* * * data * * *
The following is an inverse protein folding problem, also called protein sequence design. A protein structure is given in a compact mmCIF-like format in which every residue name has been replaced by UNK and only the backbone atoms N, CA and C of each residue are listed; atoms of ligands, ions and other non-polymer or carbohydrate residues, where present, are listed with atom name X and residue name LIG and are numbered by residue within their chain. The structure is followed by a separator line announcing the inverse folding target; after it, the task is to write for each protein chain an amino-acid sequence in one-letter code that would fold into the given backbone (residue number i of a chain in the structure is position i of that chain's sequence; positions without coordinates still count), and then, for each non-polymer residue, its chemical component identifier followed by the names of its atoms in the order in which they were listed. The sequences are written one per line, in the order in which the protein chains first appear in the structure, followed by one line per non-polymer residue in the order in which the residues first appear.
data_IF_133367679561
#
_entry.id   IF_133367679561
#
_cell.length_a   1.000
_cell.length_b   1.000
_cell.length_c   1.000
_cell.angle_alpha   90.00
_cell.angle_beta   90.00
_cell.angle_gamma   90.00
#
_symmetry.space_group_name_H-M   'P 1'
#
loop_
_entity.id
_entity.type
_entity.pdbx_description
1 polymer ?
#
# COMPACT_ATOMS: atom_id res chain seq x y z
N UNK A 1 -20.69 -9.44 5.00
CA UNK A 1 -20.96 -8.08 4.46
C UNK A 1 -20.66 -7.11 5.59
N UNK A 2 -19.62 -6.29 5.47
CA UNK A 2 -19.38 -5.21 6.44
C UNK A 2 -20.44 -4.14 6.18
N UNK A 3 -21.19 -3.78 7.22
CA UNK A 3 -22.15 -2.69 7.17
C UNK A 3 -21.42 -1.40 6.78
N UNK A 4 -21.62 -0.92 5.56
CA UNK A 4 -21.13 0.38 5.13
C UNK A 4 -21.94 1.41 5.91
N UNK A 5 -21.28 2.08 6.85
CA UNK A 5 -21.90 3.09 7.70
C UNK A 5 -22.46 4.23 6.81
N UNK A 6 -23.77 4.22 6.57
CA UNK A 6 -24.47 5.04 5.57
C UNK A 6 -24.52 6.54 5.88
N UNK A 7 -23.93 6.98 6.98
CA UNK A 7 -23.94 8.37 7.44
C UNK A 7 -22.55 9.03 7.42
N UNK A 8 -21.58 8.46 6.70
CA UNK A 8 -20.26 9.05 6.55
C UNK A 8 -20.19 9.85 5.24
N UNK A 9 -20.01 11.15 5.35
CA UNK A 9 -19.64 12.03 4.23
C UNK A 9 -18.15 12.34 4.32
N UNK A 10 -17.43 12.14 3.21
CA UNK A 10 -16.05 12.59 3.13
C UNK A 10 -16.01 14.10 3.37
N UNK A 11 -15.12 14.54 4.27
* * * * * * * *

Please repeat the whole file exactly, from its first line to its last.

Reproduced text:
The following is an inverse protein folding problem, also called protein sequence design. A protein structure is given in a compact mmCIF-like format in which every residue name has been replaced by UNK and only the backbone atoms N, CA and C of each residue are listed; atoms of ligands, ions and other non-polymer or carbohydrate residues, where present, are listed with atom name X and residue name LIG and are numbered by residue within their chain. The structure is followed by a separator line announcing the inverse folding target; after it, the task is to write for each protein chain an amino-acid sequence in one-letter code that would fold into the given backbone (residue number i of a chain in the structure is position i of that chain's sequence; positions without coordinates still count), and then, for each non-polymer residue, its chemical component identifier followed by the names of its atoms in the order in which they were listed. The sequences are written one per line, in the order in which the protein chains first appear in the structure, followed by one line per non-polymer residue in the order in which the residues first appear.
data_IF_133367679561
#
_entry.id   IF_133367679561
#
_cell.length_a   1.000
_cell.length_b   1.000
_cell.length_c   1.000
_cell.angle_alpha   90.00
_cell.angle_beta   90.00
_cell.angle_gamma   90.00
#
_symmetry.space_group_name_H-M   'P 1'
#
loop_
_entity.id
_entity.type
_entity.pdbx_description
1 polymer ?
#
# COMPACT_ATOMS: atom_id res chain seq x y z
N UNK A 1 -20.69 -9.44 5.00
CA UNK A 1 -20.96 -8.08 4.46
C UNK A 1 -20.66 -7.11 5.59
N UNK A 2 -19.62 -6.29 5.47
CA UNK A 2 -19.38 -5.21 6.44
C UNK A 2 -20.44 -4.14 6.18
N UNK A 3 -21.19 -3.78 7.22
CA UNK A 3 -22.15 -2.69 7.17
C UNK A 3 -21.42 -1.40 6.78
N UNK A 4 -21.62 -0.92 5.56
CA UNK A 4 -21.13 0.38 5.13
C UNK A 4 -21.94 1.41 5.91
N UNK A 5 -21.28 2.08 6.85
CA UNK A 5 -21.90 3.09 7.70
C UNK A 5 -22.46 4.23 6.81
N UNK A 6 -23.77 4.22 6.57
CA UNK A 6 -24.47 5.04 5.57
C UNK A 6 -24.52 6.54 5.88
N UNK A 7 -23.93 6.98 6.98
CA UNK A 7 -23.94 8.37 7.44
C UNK A 7 -22.55 9.03 7.42
N UNK A 8 -21.58 8.46 6.70
CA UNK A 8 -20.26 9.05 6.55
C UNK A 8 -20.19 9.85 5.24
N UNK A 9 -20.01 11.15 5.35
CA UNK A 9 -19.64 12.03 4.23
C UNK A 9 -18.15 12.34 4.32
N UNK A 10 -17.43 12.14 3.21
CA UNK A 10 -16.05 12.59 3.13
C UNK A 10 -16.01 14.10 3.37
N UNK A 11 -15.12 14.54 4.27